“The real revolution is always concerned with the least glamorous stuff. With raising a reading level from second grade to third. With simplifying history and writing it down (or reciting it) for the old folks. With helping illiterates fill out a food-stamps form - for they must eat, revolution or not.”
Alice Walker, In Search of Our Mothers' Gardens: Womanist Prose
“Without money of one’s own in a capitalist society, there is no such thing as independence.”
Alice Walker, In Search of Our Mothers' Gardens: Prose
“She saw poetry where other writers merely saw failure to cope with English.”
Alice Walker, In Search of Our Mothers' Gardens: Prose
“Part of what existence means to me is knowing the difference between what I am now and what I was then. It is being capable of looking after myself intellectually as well as financially. It is being able to tell when I am being wronged and by whom. It means being awake to protect myself and the ones I love. It means being a part of the world community, and being alert to which part it is that I have joined, and knowing how to change to another part if that part does not suit me. To know is to exist: to exist is to be involved, to move about, to see the world with my own eyes. This, at least, the Movement has given me.”
Alice Walker, In Search of Our Mothers' Gardens: Prose
“What is always needed in the appreciation of art, or life, is the larger perspective. Connections made, or at least attempted, where none existed before, the straining to encompass in one's glance at the varied world the common thread, the unifying theme through immense diversity, a fearlessness of growth, of search, of looking, that enlarges the private and the public world. And yet, in our particular society, it is the narrowed and narrowing view of life that often wins”
Alice Walker, In Search of Our Mothers' Gardens: Womanist Prose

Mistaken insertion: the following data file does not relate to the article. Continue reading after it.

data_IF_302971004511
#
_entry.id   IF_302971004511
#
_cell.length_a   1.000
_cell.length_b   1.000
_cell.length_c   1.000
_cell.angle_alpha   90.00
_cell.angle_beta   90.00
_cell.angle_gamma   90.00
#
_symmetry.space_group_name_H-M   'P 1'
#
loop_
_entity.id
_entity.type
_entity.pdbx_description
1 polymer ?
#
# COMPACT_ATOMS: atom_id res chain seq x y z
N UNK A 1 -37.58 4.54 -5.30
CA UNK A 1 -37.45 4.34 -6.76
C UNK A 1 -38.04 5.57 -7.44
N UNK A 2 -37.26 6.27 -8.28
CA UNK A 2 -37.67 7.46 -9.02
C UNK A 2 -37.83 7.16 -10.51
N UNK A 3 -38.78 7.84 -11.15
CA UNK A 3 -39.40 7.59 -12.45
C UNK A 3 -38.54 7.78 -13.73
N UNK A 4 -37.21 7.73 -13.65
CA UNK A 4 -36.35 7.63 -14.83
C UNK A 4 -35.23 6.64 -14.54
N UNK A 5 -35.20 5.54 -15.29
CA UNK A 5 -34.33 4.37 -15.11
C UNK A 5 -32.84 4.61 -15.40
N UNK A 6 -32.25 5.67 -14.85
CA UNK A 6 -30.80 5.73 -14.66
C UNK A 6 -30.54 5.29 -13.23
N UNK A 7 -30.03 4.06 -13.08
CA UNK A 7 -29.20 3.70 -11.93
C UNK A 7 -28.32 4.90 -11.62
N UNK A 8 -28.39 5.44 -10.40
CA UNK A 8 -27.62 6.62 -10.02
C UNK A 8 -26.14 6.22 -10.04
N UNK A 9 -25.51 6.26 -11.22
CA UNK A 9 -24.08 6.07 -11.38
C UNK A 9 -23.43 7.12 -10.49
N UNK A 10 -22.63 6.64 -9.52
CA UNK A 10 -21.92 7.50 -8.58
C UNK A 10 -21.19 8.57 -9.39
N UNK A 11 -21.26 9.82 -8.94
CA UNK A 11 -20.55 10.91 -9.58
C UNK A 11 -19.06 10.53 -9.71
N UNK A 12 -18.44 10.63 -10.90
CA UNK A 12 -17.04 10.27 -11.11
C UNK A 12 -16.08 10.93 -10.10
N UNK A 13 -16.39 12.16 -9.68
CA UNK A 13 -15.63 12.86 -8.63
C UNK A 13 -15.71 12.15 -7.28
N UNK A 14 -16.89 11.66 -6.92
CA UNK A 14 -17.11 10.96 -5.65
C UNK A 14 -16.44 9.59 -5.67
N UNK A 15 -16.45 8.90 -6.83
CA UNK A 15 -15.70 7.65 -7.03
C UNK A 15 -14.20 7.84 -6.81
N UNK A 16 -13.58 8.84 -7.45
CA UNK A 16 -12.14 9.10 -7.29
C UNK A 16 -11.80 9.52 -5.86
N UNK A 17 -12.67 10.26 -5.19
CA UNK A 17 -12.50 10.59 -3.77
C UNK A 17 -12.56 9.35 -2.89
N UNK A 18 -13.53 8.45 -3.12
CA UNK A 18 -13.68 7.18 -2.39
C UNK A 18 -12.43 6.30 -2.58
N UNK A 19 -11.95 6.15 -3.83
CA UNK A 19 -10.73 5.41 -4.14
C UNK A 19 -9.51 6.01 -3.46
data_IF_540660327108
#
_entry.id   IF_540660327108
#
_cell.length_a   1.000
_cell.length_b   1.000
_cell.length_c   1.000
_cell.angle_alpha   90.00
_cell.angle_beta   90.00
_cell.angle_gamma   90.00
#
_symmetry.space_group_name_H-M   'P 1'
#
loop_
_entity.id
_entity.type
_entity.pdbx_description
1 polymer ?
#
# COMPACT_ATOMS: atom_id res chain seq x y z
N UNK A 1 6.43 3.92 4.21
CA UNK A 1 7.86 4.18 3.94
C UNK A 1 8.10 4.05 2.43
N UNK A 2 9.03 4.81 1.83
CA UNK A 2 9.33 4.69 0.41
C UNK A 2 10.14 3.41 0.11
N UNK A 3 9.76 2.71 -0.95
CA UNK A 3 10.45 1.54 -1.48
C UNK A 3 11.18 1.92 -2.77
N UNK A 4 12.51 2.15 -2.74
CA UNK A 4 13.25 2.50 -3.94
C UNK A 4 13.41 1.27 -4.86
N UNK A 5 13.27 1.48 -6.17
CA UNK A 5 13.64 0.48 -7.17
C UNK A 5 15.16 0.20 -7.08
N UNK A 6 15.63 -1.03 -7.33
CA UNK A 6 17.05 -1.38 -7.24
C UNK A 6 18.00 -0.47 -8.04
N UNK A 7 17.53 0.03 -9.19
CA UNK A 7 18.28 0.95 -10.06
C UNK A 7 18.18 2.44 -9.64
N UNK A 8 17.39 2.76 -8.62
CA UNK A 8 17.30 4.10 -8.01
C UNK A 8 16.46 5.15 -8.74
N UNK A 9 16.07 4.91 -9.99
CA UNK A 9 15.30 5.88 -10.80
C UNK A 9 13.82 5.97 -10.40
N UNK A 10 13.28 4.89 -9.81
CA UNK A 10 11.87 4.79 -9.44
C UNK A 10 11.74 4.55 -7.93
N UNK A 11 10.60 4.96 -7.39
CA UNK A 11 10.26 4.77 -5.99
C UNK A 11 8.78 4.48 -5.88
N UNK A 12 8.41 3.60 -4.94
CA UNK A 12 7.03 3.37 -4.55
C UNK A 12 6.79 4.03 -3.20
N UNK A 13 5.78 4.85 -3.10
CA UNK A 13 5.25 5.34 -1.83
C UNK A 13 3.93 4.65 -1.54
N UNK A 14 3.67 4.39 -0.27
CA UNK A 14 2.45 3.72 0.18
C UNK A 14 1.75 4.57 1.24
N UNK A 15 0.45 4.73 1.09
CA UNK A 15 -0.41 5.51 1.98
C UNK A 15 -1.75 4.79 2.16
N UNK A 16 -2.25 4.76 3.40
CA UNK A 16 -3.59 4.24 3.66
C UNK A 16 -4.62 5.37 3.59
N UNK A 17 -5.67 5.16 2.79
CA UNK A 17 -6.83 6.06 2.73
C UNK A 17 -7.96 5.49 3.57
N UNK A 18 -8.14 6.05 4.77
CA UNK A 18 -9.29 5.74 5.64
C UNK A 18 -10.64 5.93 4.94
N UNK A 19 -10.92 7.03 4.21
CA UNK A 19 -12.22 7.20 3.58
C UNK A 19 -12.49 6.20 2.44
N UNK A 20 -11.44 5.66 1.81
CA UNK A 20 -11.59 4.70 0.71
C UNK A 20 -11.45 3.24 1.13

“In that story I gathered up the historical and psychological threads of the life my ancestors lived, and in the writing of it I felt joy and strength and my own continuity. I had that wonderful feeling writers get sometimes, not very often, of being with a great many people, ancient spirits, all very happy to see me consulting and acknowledging them, and eager to let me know, through the joy of their presence, that, indeed, I am not alone.”
Alice Walker, In Search of Our Mothers' Gardens: Prose
“I believe that the truth of any subject only comes when all sides of the story are put together.”
Alice Walker, In Search of Our Mothers' Gardens: Womanist Prose
“Then she added thoughtfully, “And that old woman that turned me off so short got down so bad in the end that she was walking on two sticks.” And I knew she was thinking, though she never said it: Here I am today, my eight children healthy and grown and three of them in college and me with hardly a sick day for years. Ain’t Jesus wonderful?”
Alice Walker, In Search of Our Mothers' Gardens: Prose
“there was no sympathy for struggle that ended in defeat. Which meant there was no sympathy for struggle itself—only for “winning.”
Alice Walker, In Search of Our Mothers' Gardens: Prose
“This was my first indication of the quality I feel is most characteristic of Zora’s work: racial health; a sense of black people as complete, complex, undiminished human beings, a sense that is lacking in so much black writing and literature.”
Alice Walker, In Search of Our Mothers' Gardens: Prose
“{T}here is a point at which even grief feels absurd. And at this point, laughter gushes up to retrieve sanity.”
Alice Walker, In Search of Our Mothers' Gardens: Womanist Prose
“When we have pleaded for understanding, our character has been distorted; when we have asked for simple caring, we have been handed empty inspirational appellations, then stuck in a far corner. When we have asked for love, we have been given children. In short, even our plainer gifts, our labors of fidelity and love, have been knocked down our throats.”
Alice Walker, In Search of Our Mothers' Gardens: Womanist Prose